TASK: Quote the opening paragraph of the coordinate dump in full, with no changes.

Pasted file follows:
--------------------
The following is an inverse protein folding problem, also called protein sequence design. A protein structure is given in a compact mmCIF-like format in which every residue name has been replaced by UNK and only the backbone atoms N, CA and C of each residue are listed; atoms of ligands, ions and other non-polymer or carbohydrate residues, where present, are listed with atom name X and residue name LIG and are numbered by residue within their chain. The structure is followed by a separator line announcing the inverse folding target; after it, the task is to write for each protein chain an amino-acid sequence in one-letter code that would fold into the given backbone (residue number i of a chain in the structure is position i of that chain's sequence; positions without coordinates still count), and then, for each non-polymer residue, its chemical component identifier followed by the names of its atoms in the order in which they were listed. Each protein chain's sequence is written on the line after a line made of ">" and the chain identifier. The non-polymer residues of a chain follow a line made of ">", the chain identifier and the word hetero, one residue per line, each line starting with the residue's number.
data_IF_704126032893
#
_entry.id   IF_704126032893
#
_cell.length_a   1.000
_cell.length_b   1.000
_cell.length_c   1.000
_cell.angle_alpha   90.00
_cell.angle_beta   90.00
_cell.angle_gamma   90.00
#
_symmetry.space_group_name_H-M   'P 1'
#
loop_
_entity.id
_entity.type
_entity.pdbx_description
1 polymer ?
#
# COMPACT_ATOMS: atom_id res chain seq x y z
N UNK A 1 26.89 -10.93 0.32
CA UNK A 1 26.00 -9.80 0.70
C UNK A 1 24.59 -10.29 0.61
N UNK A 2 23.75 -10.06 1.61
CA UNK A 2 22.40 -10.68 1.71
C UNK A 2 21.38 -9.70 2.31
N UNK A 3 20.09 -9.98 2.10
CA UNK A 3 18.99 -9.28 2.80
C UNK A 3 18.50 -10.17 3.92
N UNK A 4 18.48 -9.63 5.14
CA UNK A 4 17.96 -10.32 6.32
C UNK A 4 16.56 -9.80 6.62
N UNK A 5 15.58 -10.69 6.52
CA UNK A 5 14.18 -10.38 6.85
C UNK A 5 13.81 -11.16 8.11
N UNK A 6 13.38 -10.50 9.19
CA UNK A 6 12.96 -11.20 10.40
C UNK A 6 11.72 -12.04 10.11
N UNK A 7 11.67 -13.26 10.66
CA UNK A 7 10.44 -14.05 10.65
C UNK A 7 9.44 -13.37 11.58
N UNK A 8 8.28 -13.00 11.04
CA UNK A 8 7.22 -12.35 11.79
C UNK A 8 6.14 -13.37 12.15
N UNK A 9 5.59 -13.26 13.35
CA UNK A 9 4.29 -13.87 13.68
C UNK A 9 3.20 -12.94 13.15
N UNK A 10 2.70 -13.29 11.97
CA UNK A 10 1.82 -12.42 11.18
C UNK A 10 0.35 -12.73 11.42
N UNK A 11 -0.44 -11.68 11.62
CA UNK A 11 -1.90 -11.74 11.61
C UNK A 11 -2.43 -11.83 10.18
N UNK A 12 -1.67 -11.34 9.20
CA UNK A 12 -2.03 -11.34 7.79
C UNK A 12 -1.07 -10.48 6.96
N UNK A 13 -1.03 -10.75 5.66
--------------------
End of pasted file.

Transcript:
The following is an inverse protein folding problem, also called protein sequence design. A protein structure is given in a compact mmCIF-like format in which every residue name has been replaced by UNK and only the backbone atoms N, CA and C of each residue are listed; atoms of ligands, ions and other non-polymer or carbohydrate residues, where present, are listed with atom name X and residue name LIG and are numbered by residue within their chain. The structure is followed by a separator line announcing the inverse folding target; after it, the task is to write for each protein chain an amino-acid sequence in one-letter code that would fold into the given backbone (residue number i of a chain in the structure is position i of that chain's sequence; positions without coordinates still count), and then, for each non-polymer residue, its chemical component identifier followed by the names of its atoms in the order in which they were listed. Each protein chain's sequence is written on the line after a line made of ">" and the chain identifier. The non-polymer residues of a chain follow a line made of ">", the chain identifier and the word hetero, one residue per line, each line starting with the residue's number.